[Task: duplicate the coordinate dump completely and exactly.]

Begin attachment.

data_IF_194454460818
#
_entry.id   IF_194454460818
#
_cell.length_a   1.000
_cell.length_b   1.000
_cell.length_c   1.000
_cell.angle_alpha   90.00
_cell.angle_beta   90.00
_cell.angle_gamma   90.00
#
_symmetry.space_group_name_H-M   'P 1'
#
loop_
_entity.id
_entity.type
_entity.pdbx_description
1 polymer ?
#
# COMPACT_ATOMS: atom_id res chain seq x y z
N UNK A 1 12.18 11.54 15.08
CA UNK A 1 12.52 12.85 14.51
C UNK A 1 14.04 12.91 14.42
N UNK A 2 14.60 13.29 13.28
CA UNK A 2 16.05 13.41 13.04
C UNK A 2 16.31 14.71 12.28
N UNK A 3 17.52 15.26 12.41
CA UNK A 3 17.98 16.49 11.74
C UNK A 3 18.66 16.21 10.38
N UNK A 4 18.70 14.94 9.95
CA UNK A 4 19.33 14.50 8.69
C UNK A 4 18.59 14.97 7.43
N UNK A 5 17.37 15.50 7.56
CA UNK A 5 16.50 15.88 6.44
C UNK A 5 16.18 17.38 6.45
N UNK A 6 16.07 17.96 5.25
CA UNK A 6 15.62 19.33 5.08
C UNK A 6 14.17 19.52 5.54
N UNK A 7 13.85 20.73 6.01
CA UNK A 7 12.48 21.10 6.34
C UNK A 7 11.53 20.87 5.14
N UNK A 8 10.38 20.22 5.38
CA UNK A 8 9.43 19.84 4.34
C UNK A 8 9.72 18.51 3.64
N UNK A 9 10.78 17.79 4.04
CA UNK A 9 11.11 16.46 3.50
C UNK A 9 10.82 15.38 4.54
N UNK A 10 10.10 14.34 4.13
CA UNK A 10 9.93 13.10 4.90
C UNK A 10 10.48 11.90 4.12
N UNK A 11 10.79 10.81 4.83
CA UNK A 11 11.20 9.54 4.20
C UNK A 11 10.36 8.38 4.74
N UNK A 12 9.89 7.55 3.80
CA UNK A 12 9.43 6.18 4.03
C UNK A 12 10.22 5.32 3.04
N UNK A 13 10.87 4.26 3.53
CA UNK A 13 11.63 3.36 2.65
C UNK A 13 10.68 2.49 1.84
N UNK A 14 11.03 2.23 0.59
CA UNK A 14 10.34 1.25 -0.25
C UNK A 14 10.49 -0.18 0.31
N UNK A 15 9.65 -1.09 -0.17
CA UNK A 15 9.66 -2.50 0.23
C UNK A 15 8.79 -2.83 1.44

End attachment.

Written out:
data_IF_194454460818
#
_entry.id   IF_194454460818
#
_cell.length_a   1.000
_cell.length_b   1.000
_cell.length_c   1.000
_cell.angle_alpha   90.00
_cell.angle_beta   90.00
_cell.angle_gamma   90.00
#
_symmetry.space_group_name_H-M   'P 1'
#
loop_
_entity.id
_entity.type
_entity.pdbx_description
1 polymer ?
#
# COMPACT_ATOMS: atom_id res chain seq x y z
N UNK A 1 12.18 11.54 15.08
CA UNK A 1 12.52 12.85 14.51
C UNK A 1 14.04 12.91 14.42
N UNK A 2 14.60 13.29 13.28
CA UNK A 2 16.05 13.41 13.04
C UNK A 2 16.31 14.71 12.28
N UNK A 3 17.52 15.26 12.41
CA UNK A 3 17.98 16.49 11.74
C UNK A 3 18.66 16.21 10.38
N UNK A 4 18.70 14.94 9.95
CA UNK A 4 19.33 14.50 8.69
C UNK A 4 18.59 14.97 7.43
N UNK A 5 17.37 15.50 7.56
CA UNK A 5 16.50 15.88 6.44
C UNK A 5 16.18 17.38 6.45
N UNK A 6 16.07 17.96 5.25
CA UNK A 6 15.62 19.33 5.08
C UNK A 6 14.17 19.52 5.54
N UNK A 7 13.85 20.73 6.01
CA UNK A 7 12.48 21.10 6.34
C UNK A 7 11.53 20.87 5.14
N UNK A 8 10.38 20.22 5.38
CA UNK A 8 9.43 19.84 4.34
C UNK A 8 9.72 18.51 3.64
N UNK A 9 10.78 17.79 4.04
CA UNK A 9 11.11 16.46 3.50
C UNK A 9 10.82 15.38 4.54
N UNK A 10 10.10 14.34 4.13
CA UNK A 10 9.93 13.10 4.90
C UNK A 10 10.48 11.90 4.12
N UNK A 11 10.79 10.81 4.83
CA UNK A 11 11.20 9.54 4.20
C UNK A 11 10.36 8.38 4.74
N UNK A 12 9.89 7.55 3.80
CA UNK A 12 9.43 6.18 4.03
C UNK A 12 10.22 5.32 3.04
N UNK A 13 10.87 4.26 3.53
CA UNK A 13 11.63 3.36 2.65
C UNK A 13 10.68 2.49 1.84
N UNK A 14 11.03 2.23 0.59
CA UNK A 14 10.34 1.25 -0.25
C UNK A 14 10.49 -0.18 0.31
N UNK A 15 9.65 -1.09 -0.17
CA UNK A 15 9.66 -2.50 0.23
C UNK A 15 8.79 -2.83 1.44